Shot Put for women has been an integral part of
the Olympics athletics schedule since the 1948 London Summer Games.
The putting region of the athletes is seven meter in diameter.
While performing shot put, an athlete has to put a heave metal ball
as far as possible. The ball is termed shot and throwing the ball in
pushing motion is called put. Two putting styles currently used by
shot put competitors are glide and spin. The measurement of putting
is from the inner side of the circle boundary to the touching point
in the landing area.
Rules and Regulations
The International Association of Athletics Federations or the IAAF
rules and regulations are implemented in the shot put event for
women in Olympics.
- IAAF rules determine the movements of the athlete during and
after the put.
- If an athlete steps out of the circle before the ball has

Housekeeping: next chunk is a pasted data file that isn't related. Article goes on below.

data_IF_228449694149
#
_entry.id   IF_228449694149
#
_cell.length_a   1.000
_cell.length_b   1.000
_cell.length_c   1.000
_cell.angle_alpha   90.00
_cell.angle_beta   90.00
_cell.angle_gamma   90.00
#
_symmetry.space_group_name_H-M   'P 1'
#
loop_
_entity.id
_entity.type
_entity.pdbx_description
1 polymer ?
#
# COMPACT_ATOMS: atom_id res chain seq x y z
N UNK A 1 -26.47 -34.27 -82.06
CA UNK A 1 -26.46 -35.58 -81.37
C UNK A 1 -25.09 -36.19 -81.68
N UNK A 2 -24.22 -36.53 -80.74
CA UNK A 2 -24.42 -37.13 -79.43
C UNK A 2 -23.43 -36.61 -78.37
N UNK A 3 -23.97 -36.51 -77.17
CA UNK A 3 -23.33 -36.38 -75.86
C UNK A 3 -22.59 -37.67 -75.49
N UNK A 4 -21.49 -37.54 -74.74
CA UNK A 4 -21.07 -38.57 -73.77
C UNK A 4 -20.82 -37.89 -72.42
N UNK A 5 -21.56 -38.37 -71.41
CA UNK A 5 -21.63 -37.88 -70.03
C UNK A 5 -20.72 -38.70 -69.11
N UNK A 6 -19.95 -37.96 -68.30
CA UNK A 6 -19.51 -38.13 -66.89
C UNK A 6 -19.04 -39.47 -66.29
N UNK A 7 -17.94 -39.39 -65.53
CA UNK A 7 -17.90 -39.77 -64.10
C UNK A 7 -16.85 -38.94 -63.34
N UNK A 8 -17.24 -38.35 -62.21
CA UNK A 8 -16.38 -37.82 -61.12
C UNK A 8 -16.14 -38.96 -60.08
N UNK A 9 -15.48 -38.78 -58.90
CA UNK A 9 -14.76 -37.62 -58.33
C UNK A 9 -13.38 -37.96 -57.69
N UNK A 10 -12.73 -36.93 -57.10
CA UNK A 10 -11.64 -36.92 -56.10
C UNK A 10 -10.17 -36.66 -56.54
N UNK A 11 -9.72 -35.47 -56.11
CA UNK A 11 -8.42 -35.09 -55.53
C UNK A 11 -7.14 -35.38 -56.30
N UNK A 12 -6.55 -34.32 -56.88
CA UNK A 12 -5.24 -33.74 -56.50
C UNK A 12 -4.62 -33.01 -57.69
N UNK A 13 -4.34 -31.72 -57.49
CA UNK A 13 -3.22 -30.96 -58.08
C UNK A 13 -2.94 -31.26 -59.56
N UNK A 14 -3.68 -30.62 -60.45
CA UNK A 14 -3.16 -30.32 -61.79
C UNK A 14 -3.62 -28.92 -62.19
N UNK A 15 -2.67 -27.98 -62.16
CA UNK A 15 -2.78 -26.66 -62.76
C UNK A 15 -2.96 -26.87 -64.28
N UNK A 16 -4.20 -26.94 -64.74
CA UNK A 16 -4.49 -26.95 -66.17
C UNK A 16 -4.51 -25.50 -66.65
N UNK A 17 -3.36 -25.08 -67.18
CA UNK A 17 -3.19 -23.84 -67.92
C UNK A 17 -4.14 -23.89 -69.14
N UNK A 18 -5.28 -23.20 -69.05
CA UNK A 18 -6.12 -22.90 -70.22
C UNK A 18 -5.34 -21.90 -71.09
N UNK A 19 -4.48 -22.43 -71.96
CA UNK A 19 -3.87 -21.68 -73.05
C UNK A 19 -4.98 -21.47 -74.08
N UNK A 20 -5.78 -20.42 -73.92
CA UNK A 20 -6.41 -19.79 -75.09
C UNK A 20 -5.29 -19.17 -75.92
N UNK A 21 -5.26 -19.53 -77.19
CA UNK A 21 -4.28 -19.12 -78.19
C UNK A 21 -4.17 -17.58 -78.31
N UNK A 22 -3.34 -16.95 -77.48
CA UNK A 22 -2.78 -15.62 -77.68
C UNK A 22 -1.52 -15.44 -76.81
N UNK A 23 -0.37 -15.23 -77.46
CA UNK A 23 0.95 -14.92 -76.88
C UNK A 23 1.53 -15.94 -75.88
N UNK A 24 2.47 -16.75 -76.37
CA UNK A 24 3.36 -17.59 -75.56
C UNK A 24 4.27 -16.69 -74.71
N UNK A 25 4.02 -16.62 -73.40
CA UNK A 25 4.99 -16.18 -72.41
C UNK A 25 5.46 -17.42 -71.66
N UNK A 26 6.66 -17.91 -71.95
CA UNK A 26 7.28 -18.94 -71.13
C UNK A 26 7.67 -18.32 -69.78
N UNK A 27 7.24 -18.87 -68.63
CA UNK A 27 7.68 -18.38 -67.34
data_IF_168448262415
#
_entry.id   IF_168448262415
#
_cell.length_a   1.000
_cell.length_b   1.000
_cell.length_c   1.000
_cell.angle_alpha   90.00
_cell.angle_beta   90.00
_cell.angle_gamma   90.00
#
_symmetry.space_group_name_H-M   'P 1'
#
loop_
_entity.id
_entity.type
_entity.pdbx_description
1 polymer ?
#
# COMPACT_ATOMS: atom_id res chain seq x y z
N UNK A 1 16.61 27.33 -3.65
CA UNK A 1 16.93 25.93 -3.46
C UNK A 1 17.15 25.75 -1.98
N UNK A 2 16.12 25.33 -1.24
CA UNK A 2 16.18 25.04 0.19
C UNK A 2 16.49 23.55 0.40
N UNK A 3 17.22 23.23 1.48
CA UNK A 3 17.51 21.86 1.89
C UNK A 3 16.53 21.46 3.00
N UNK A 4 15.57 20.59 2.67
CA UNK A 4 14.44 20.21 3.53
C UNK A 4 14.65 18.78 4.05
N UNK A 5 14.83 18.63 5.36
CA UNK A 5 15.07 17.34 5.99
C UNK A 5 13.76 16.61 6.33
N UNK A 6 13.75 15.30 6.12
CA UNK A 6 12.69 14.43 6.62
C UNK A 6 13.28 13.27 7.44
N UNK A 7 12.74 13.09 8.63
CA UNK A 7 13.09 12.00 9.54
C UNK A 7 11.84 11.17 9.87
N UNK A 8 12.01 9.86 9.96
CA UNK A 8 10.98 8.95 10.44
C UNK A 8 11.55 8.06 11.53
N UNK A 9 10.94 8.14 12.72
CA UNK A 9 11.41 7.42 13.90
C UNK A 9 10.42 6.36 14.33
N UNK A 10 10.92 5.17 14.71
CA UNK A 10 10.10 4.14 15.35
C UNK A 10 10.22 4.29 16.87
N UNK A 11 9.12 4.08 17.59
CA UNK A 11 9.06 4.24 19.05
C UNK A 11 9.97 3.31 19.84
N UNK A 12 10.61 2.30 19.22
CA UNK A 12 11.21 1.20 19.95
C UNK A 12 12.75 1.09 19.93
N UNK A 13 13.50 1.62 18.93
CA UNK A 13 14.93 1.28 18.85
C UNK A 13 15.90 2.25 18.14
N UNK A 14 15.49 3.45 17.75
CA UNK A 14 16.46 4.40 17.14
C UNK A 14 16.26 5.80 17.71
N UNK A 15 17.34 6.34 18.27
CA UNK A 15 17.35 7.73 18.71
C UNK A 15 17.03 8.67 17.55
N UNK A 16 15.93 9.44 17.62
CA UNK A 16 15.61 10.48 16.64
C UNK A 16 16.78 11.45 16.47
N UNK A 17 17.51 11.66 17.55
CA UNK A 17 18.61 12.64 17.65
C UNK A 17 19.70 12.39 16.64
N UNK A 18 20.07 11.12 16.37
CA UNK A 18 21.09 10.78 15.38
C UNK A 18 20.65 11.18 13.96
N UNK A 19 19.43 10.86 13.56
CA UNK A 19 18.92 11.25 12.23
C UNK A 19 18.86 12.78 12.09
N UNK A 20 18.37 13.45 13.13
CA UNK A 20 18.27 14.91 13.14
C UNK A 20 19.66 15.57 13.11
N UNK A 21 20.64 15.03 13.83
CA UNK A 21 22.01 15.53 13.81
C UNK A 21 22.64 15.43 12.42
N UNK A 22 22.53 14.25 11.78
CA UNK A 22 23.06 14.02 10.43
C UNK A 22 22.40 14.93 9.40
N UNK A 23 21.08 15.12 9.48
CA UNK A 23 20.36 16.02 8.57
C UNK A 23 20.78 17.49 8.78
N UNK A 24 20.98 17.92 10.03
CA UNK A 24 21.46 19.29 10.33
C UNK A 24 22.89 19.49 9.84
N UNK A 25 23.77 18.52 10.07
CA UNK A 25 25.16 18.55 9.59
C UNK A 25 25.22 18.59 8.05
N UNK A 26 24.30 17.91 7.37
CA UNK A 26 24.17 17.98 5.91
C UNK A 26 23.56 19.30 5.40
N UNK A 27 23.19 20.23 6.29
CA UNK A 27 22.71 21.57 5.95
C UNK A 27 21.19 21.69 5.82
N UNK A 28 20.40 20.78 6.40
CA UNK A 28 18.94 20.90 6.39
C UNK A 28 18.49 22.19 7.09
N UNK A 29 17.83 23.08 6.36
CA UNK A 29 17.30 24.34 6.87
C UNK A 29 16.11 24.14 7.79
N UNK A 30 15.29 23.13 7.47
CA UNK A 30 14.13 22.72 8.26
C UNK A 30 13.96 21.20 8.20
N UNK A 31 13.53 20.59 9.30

landed, the result is foul throw.
- All athletes are given six chances for shot putting.
- While shot putting, an athlete has to hold the ball between
her neck and shoulder.
- Weight of the shot (ball) is determined by the IAAF.
- The shot should not outside the left or right border.
- If the athlete touches the top of the toe board, foul throw
- The athlete must push the throwing arm straight from the
neck, pushing the ball off the fingertips.
- Athletes are allowed to wear bandages for wrist protection.
- If the athlete does not demonstrate control after entering
the circle and putting the shot, the result is foul throw.
Women athletes who have performed well at shot put in Olympics are
Claudia Losch, Helena Fibingerova, Ilona Briesenick, Natalya
Lisovskaya, Yumileidi Cumba, Yanina Korolchik, Sui Xinmei, Tamara
Press, Tamara Tyshkevich, Galina Zybina, Vita Pavlysh, Natalya
Akhrimenko, Li Meisu, Marianne Adam, Ivanka Hristova, Astrid
Kumbernuss, Svetlana Krivelyova, Ilona Slupianek, Nadezhda Chizhova,
and Margitta Gummel.